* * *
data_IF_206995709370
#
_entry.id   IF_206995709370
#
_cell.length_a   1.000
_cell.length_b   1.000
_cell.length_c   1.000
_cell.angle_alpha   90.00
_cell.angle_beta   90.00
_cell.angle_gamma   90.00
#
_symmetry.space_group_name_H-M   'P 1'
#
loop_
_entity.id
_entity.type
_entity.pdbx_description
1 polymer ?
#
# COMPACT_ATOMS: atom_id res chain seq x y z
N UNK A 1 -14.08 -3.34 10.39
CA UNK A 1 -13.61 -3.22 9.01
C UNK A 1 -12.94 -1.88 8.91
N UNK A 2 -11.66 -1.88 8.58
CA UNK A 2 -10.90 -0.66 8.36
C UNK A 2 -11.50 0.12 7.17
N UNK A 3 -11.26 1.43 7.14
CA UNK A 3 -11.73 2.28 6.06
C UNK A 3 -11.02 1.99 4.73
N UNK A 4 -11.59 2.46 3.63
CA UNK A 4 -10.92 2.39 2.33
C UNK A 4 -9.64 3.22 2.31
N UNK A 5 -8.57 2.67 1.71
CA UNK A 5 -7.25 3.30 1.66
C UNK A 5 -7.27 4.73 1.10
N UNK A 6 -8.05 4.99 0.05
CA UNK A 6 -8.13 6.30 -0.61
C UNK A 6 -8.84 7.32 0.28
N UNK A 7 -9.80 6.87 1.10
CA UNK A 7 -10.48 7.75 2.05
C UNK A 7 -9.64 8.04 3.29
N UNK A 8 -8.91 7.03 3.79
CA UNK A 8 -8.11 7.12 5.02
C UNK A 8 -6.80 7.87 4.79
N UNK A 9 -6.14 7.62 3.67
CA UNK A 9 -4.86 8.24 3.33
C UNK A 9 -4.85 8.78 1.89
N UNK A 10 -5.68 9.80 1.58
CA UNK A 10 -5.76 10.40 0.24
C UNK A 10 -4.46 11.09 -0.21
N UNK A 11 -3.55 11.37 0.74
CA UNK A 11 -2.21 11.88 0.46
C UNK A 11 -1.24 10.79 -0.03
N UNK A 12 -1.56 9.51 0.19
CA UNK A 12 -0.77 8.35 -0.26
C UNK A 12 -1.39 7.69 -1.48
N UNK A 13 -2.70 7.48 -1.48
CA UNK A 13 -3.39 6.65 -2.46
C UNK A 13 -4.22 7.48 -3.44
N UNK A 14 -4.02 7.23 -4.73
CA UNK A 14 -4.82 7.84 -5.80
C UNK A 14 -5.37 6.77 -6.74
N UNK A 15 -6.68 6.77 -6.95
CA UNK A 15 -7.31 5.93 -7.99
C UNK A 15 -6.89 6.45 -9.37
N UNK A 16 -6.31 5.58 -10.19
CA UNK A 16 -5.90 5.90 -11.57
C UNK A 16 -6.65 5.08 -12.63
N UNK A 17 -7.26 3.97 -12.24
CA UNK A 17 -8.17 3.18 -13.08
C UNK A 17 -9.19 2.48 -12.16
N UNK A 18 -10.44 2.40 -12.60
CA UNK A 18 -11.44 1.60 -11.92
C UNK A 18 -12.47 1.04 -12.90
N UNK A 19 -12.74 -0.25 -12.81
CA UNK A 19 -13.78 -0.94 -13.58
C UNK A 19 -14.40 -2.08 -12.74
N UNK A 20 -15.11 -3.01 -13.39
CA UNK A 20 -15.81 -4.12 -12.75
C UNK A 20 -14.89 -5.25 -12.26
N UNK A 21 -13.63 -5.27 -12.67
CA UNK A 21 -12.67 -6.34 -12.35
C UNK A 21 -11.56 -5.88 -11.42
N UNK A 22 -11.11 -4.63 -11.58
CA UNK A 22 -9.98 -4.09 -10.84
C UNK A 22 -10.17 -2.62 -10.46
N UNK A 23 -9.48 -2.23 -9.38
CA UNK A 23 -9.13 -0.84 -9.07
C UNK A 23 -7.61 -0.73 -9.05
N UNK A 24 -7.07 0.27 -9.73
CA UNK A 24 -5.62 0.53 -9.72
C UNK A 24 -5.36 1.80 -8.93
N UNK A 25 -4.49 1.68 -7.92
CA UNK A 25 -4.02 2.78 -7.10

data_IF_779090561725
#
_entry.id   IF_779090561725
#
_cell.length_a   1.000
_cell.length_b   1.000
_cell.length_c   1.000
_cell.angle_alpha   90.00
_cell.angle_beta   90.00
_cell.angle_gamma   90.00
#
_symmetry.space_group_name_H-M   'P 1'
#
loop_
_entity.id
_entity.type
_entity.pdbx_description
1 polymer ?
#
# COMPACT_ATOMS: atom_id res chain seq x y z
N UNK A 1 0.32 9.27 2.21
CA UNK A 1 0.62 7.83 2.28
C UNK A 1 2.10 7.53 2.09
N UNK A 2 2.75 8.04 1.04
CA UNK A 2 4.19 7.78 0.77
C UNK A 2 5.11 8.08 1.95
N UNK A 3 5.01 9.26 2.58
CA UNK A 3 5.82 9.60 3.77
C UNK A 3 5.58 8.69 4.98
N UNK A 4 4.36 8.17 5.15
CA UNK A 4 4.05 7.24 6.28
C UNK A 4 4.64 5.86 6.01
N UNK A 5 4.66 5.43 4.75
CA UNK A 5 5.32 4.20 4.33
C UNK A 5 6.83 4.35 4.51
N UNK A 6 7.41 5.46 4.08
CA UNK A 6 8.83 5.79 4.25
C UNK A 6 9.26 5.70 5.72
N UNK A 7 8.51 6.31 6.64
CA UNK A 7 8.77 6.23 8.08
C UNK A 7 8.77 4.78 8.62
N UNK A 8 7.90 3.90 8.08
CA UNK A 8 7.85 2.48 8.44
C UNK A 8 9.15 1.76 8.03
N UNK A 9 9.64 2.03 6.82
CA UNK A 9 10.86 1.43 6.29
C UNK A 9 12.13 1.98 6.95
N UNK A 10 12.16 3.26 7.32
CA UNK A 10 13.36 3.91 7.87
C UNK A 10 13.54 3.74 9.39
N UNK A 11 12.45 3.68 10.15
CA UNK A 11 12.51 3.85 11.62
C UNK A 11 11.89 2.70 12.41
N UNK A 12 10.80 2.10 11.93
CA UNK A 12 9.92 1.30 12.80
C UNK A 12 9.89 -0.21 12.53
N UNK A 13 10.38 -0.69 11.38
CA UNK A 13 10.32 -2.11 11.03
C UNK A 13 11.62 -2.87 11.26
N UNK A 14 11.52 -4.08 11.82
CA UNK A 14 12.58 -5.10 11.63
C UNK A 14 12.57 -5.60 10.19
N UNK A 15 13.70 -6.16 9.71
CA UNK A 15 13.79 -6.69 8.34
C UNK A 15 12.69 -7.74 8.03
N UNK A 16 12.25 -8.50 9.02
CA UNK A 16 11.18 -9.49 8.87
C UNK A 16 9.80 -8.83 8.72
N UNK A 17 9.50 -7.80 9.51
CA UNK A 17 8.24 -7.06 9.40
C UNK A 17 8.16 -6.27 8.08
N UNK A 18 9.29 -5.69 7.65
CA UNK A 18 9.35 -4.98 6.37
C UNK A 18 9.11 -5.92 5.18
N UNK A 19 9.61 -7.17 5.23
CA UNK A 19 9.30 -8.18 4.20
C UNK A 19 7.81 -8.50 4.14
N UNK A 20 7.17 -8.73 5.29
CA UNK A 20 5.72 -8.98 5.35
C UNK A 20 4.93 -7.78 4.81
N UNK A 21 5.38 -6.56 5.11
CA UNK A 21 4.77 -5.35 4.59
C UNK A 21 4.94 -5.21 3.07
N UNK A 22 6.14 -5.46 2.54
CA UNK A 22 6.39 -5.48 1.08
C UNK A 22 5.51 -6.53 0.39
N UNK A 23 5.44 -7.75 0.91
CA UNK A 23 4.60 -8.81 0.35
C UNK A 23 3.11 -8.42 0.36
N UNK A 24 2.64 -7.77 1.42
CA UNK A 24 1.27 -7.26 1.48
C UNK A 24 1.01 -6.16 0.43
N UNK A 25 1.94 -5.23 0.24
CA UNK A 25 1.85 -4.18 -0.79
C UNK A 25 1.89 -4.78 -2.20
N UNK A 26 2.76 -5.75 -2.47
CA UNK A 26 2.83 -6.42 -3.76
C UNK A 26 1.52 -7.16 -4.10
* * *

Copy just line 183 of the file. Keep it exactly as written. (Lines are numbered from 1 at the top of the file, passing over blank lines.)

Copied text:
C UNK A 23 3.11 -8.42 0.36